It is not a simple topic.
As I have been asked repeatedly of late for my opinion on the choice of J J Abrams to direct additional Star Wars sequels — and am tired of repeating myself — I provide this summary, outlining the key points as I perceive them.But to speak of this matter requires me to first reference my issues with his take on Star Trek.
The Abrams reboot is a flashy, thrilling spectacle and quite entertaining in that fashion — but utterly lacks the thoughtfulness or relatively logical realism that Star Trek strives for at its best, driven instead by hackneyed setting cliches, ridiculous narrative contrivances, generic sci-fi tropes, "underage" casting and a technical style that seems 99% visual fluff and flash. As a direction, I fear this tact will lead the franchise to ruin, its distinctive character sacrificed in the name of maximum box-office returns.In short, it is a fine — even great — space adventure film, but a lousy Star Trek one.
Which brings me to the matter at hand. Star Wars is at its best when it delivers fast-paced, high adventure.Star Wars
is, by an large, a sweeping fantasy setting such that grounded realism or thought-provoking social issues are not its prime pursuits. Its epic adventures are driven by its visuals, spectacle and thrills, and its themes are expressed via archetypical figures and morally simplistic polarities. Overall, it has often been a wise practice not to think to hard about it all, as the cracks in the setting logic are not exactly small — but it is nonetheless strongly distinct in character with a deep and meaningful undercurrent to undergird it.I can say with confidence that Abrams' version of Star Wars will likely not be boring in the slightest, and may match the thrill-ride of the original trilogy with ease.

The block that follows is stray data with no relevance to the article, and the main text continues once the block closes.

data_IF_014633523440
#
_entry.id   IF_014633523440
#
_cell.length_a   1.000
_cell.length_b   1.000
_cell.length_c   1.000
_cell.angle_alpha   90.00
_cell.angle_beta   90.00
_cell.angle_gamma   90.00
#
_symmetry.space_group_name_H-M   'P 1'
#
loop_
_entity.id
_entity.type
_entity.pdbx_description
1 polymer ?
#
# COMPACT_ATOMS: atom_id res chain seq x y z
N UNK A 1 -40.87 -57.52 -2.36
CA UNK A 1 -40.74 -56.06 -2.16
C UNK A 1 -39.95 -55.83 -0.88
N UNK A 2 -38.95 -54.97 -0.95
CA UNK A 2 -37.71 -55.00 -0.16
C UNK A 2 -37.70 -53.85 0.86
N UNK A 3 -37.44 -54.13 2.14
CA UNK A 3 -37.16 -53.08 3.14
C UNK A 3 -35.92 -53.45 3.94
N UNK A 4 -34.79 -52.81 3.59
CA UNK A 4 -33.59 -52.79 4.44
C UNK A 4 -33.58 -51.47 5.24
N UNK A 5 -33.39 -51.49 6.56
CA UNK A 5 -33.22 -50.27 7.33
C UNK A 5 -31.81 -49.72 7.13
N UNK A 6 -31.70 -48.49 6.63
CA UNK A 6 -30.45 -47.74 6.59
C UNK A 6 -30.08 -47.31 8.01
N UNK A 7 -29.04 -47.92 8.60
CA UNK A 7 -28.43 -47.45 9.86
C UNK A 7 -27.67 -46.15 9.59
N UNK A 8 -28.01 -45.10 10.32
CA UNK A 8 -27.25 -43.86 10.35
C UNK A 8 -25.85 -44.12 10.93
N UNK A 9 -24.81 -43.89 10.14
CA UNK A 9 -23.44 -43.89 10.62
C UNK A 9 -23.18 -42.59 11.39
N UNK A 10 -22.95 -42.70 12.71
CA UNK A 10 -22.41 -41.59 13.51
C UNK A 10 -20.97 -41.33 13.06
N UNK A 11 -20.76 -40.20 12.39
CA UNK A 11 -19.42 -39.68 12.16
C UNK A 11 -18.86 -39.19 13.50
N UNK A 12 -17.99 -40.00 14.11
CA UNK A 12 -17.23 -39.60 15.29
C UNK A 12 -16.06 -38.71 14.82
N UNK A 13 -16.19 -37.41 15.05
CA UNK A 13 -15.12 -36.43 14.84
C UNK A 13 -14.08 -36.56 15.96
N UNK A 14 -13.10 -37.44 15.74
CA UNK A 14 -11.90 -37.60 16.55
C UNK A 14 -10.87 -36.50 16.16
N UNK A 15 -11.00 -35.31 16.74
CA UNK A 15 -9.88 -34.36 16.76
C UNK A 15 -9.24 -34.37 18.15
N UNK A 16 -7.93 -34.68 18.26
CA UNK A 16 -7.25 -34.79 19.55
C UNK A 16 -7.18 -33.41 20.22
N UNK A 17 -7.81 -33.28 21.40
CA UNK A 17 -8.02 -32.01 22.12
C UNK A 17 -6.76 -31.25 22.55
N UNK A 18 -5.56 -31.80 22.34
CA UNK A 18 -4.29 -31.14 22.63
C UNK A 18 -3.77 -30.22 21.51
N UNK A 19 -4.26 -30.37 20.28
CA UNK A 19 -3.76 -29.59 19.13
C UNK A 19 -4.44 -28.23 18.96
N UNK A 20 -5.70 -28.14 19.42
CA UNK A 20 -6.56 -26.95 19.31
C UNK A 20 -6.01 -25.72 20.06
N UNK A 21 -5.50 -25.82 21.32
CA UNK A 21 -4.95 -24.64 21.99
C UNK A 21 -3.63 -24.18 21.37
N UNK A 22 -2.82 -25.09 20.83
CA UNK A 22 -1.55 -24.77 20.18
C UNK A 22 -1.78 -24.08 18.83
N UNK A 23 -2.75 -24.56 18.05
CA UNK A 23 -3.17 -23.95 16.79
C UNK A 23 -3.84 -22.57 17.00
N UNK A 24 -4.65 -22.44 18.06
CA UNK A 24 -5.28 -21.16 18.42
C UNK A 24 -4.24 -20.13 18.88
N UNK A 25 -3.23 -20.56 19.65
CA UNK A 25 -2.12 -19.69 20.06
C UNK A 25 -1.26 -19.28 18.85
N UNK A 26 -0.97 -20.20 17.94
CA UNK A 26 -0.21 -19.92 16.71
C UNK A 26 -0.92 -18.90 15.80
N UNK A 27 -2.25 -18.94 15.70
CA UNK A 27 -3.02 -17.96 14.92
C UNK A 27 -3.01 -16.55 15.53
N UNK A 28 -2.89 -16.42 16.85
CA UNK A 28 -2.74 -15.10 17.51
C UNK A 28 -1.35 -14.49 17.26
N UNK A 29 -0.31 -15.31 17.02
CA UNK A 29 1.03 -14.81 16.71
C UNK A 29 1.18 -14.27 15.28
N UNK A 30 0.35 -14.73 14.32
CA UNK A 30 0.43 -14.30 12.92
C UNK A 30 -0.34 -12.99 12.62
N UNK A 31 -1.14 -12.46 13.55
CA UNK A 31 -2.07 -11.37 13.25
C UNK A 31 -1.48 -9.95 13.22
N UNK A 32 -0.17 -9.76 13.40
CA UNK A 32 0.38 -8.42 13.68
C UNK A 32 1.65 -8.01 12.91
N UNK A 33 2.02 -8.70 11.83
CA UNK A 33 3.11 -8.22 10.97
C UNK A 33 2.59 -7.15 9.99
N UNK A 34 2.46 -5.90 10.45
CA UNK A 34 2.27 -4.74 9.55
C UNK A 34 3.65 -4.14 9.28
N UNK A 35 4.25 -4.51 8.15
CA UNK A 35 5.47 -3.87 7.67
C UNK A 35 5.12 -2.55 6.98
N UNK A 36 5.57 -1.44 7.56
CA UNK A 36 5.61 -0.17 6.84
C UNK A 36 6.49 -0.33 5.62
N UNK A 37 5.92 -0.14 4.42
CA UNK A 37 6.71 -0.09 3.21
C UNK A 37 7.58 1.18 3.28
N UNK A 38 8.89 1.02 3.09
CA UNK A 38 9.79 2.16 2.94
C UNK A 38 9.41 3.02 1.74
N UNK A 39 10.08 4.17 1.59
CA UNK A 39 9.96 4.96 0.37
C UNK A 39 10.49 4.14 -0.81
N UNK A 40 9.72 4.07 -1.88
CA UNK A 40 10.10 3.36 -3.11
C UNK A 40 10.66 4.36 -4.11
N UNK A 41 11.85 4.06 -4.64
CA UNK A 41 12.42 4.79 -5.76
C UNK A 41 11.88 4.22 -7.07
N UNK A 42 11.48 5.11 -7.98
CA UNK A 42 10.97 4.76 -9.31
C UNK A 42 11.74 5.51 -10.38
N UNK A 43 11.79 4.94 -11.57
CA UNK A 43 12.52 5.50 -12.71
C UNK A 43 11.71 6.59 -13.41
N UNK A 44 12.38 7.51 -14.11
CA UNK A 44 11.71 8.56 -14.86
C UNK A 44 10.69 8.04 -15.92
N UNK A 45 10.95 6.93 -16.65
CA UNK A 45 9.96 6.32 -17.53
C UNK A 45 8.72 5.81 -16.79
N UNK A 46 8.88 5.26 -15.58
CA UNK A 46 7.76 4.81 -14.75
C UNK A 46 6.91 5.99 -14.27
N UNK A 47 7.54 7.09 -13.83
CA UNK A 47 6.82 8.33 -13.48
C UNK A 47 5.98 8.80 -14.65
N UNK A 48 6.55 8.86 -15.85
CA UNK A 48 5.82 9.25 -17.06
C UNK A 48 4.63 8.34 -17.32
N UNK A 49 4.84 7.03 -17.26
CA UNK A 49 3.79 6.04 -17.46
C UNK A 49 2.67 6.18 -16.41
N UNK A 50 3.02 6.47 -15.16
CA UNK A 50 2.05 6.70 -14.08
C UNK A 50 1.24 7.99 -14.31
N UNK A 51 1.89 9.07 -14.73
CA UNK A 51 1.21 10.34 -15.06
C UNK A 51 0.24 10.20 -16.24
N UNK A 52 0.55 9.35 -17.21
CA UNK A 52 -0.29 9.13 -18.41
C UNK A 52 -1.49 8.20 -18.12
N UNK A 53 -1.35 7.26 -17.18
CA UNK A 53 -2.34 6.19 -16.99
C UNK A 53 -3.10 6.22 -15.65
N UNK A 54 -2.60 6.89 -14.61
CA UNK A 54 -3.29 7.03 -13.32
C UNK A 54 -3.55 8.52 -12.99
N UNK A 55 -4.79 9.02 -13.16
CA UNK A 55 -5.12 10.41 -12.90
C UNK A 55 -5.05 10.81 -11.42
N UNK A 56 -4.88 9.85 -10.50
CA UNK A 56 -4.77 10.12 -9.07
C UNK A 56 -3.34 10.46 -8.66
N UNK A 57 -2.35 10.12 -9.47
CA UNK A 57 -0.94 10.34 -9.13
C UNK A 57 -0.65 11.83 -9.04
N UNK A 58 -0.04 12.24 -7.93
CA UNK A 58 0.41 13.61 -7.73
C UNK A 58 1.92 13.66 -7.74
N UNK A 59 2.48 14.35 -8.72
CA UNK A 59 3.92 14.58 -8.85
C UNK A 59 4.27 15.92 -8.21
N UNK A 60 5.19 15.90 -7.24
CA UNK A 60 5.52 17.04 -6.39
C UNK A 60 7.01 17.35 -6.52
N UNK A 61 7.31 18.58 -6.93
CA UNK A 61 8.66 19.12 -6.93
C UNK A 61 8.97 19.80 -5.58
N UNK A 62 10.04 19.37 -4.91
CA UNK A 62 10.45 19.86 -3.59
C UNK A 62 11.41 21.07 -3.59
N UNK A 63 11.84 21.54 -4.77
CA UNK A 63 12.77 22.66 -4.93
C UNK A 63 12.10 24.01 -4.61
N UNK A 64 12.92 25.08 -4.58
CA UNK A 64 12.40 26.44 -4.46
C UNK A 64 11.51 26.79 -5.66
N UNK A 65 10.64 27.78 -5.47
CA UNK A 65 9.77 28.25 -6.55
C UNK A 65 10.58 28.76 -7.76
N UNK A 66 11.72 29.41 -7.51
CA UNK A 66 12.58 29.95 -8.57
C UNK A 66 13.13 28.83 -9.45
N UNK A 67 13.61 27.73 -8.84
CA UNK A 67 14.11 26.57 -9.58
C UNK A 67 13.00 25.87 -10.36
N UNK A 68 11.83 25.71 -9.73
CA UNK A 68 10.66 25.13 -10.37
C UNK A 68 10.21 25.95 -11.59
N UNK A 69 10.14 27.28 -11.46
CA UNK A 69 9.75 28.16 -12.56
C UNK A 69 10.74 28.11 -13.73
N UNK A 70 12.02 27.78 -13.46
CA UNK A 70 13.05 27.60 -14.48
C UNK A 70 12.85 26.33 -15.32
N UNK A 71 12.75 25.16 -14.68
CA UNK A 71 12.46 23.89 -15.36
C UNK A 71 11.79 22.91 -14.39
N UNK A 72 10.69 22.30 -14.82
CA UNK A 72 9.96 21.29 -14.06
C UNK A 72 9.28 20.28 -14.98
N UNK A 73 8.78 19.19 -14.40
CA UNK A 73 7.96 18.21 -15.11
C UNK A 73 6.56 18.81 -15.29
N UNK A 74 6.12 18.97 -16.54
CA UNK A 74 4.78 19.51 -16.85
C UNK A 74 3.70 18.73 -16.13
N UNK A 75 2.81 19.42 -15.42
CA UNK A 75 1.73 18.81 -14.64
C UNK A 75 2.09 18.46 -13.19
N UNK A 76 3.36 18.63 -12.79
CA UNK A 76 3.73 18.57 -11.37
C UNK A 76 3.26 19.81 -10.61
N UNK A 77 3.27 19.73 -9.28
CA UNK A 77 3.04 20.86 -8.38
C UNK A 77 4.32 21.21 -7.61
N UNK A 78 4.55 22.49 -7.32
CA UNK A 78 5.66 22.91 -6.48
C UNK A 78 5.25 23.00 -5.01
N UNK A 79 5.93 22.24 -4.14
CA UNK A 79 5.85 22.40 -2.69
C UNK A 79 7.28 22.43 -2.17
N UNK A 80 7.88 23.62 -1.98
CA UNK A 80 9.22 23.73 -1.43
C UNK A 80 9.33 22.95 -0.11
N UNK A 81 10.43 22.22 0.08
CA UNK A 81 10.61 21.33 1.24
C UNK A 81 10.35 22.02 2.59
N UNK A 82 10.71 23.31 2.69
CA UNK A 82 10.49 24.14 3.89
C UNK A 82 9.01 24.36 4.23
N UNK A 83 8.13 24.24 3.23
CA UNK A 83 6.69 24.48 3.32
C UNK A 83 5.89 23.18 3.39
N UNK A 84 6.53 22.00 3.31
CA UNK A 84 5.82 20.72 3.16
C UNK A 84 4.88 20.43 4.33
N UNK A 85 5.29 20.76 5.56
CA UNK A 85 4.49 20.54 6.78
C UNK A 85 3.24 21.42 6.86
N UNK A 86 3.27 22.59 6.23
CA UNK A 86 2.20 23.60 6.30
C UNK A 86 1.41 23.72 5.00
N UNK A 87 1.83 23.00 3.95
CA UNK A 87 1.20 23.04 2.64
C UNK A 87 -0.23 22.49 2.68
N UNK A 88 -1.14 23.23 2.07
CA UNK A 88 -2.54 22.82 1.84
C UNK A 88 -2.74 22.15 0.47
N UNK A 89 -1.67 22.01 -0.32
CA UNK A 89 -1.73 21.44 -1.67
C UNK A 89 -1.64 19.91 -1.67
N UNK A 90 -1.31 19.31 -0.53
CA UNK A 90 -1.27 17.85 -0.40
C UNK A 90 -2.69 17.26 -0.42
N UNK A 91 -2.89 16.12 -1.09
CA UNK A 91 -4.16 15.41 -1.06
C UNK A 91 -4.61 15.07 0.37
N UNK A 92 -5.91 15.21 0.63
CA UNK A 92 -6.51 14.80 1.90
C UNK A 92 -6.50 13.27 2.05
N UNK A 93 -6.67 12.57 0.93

It will not be repeat of the prequels' failings, to be sure. But...My confidence waivers in regard to how well he will respect the character of the setting, or capture the epic scale, subtext and romance of what has come before.
I believe Abrams has the ability, as evidenced by previous work — yet I also fear that he will simply take the easiest route and pump up the spectacle and ignore all but the faintest outlines of the established saga — also as evidenced by previous work. This, ultimately, is what seems to have happened to Star Trek
when he was given free reign to reshape it as he saw fit.To date, there is no official indication that the next chapters will be reboots, so the results may follow the overall setting template.
The very fact that Abrams is being tapped to direct sequels
gives me hope that he might simply bring his energy and eye for visuals to the saga, but be bound by its established conventions. If this is the case, his contribution might be just what is required to refresh the whole franchise and give it new life, recapturing that lighting in a bottle that so amazed audiences in 1977.The question remains if there is any clear direction left to take that will not feel tacked on, let alone advance the epic narrative, but this is another matter of itself...
[image from ScreenCrush.com [link]